Writer: Rabiah Hussain
Director: Richard Speir
Reviewer: Maryam Philpott
Feeling like an outsider in your own city has become an increasing problem for generations of immigrant families in the UK. With the recent Windrush scandal affecting the original arrivals and their families born in Britain – the tensions of which were so well captured by plays like Natasha Gordon’s Nine Night– Rabiah Hussain’s debut play Spunfocuses on the experience of two London-born Pakistani girls, best friends, whose ordinary lives change irrevocably in the aftermath of the 7/7 bombings.
Aisha and Safa, who’ve lived all their lives in Forest Gate, finish university and, with the announcement that London will host the Olympics in a few years’ time, new worlds open-up before them. Safa heads to “Central”, a marketing job in a big city firm introducing her to a group of new friends that alter her perspective on her heritage, while the less ambitious but scrappier Aisha stays in East London in a temporary role as a Teaching Assistant. Soon forces start to drive the best friends apart and they realise, they don’t know each other as well, as they think.
Hussain’s play is an examination of female friendship during a particularly tense period of modern history. With almost every scene focused on their shared experiences, history, religion, jobs, family, class and political feeling, it’s a piece that easily passes the Bechdel Test and a welcome example of how stories about woman can be told without reference to any form of relationship status, not so much as one boyfriend or male-based drama from beginning to end.
Using the build-up to the 7/7 bombing and its aftermath as a frame, Hussain successfully paints a picture of Aisha and Safa slowly becoming more estranged, as their once dedicated friendship starts to feel the weight of their different lifestyles. Hussain well captures an ongoing concern over whether to integrate into the workplace, adapting to the language and cultural forms, as well as engaging with different societal groups, or to protect the community and its heritage by actively preserving their rituals, dress and language. It’s a decision she leaves to the audience to determine.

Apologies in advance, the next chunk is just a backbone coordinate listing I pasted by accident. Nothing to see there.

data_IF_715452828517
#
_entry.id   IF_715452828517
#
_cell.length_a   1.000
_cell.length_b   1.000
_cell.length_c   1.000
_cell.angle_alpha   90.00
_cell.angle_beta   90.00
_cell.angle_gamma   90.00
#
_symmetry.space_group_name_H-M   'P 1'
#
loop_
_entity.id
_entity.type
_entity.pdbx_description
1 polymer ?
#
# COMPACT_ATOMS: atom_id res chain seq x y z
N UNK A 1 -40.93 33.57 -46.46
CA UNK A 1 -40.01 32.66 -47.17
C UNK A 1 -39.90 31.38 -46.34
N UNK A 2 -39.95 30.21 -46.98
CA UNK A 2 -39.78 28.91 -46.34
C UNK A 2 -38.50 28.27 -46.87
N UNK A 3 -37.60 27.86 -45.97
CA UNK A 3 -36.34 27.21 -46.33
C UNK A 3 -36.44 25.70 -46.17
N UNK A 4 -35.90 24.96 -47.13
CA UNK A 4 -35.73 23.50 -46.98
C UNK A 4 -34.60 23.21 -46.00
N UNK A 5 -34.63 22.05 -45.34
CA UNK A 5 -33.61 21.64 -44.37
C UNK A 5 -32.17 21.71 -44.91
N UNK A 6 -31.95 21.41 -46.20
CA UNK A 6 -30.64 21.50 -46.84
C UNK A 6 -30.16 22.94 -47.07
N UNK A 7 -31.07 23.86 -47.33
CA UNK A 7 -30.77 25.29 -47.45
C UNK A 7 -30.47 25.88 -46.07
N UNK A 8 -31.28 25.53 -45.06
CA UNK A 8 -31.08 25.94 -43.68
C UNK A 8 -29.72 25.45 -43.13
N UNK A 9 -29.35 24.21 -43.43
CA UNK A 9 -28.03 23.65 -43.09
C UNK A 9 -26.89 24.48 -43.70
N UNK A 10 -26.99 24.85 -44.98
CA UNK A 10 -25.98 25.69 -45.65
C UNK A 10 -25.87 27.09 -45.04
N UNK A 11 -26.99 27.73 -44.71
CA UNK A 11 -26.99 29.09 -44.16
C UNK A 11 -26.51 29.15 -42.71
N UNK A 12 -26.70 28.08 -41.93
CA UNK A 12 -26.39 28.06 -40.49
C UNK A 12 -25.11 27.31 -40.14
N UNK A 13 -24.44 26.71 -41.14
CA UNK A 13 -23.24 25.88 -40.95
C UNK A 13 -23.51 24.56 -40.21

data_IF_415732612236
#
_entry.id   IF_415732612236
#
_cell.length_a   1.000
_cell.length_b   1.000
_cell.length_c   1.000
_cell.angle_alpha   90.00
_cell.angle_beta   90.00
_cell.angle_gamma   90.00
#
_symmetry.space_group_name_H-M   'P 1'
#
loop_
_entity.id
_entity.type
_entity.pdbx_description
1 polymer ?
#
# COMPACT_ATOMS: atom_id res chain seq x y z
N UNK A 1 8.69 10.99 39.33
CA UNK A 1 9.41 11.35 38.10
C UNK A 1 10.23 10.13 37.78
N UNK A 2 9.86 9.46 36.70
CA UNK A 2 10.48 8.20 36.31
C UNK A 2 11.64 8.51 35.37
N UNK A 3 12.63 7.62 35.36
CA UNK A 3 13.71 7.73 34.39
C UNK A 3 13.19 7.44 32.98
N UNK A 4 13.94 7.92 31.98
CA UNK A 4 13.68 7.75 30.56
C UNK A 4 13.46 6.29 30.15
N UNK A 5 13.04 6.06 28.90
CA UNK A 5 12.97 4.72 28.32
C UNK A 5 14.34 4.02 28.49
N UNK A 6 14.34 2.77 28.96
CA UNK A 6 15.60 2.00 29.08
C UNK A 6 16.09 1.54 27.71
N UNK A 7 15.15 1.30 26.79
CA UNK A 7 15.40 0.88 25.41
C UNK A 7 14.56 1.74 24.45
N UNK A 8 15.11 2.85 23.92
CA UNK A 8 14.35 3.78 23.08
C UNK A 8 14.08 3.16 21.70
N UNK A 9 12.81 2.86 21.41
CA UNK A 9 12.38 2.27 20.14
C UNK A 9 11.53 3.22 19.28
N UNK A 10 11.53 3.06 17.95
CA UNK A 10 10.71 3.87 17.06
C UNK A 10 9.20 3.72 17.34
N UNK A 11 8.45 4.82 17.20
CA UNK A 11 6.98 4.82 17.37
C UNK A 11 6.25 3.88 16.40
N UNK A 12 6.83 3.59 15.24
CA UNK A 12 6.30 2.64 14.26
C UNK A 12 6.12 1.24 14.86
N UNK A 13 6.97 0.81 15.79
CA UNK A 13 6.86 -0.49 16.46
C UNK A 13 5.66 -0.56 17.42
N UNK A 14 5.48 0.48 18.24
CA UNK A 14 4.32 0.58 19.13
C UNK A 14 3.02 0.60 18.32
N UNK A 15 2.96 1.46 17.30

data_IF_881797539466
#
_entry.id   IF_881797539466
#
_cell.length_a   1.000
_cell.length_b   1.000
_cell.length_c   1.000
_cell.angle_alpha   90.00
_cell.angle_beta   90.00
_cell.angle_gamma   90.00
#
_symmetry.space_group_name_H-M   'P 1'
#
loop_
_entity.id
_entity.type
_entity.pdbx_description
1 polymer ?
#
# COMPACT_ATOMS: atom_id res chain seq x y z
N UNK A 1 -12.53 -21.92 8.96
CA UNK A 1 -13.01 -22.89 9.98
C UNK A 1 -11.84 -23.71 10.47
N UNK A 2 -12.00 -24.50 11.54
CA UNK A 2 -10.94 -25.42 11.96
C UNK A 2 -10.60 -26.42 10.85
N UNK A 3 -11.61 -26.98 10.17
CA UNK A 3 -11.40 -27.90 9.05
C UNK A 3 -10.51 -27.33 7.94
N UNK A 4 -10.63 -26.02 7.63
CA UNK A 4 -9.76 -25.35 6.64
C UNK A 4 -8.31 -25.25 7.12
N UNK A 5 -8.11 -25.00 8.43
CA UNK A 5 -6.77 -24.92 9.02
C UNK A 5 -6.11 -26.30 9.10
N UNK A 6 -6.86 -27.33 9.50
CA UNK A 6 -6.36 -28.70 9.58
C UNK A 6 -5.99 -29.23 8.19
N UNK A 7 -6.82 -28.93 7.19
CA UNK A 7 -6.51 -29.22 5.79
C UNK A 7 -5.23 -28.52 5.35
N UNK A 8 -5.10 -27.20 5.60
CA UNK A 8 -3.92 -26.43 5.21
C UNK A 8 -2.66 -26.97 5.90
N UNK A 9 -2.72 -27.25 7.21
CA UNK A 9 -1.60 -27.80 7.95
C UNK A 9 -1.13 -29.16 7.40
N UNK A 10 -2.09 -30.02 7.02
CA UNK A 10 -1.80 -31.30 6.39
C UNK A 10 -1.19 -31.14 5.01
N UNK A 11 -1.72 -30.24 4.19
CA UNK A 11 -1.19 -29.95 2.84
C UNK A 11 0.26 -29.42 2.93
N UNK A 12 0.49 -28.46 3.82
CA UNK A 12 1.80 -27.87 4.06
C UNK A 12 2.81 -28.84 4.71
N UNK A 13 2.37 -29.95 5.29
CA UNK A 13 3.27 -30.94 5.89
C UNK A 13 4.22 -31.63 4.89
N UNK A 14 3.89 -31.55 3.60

However, once the friends’ lives and new approaches are established, it leaves the story with almost nowhere to go. Hussain builds to a final confrontation between Aisha and Safa a year on, and asks us to mourn their fractured relationship, but it doesn’t offer the audience anything new. Hussain has already done the work, showing the increasing distance between the pair and their disapproval of each other’s lives, so the final fireworks are a surprise only to the characters.
Aasiya Shah’s Aisha doesn’t plan her life and instead stumbles from university to Teaching Assistant, rooting herself in the familiar and easy. Shah makes her tomboyish and flinty, but proud of her local community, and fearful of the changes in the way people see her as a result of the bombings. A subplot about the 10-year anniversary of her mother’s death feels a little contrived but Shah uses it to shape Aisha’s own transformation.
As Safa, Humaira Iqbal is much softer and more pliant, enthused by the new life and people she gets to meet beyond her community. Iqbal relays Safa’s nervousness entering an unfamiliar environment and how she slowly, actively adapts to the speech patterns and expectations of her colleagues. The relationship with Aisha is sweet, but it credibly erodes as the two friends fight over integration or isolation.
Spun adds to the emerging call for more working-class voices in theatre, revealing the experiences of Londoners we see every day in town but all too rarely on stage. Hussain’s piece needs a little more structure to drive the plot forward, but a solid and interesting debut.
Runs until 28 July 2018 | Image: Alex Brenner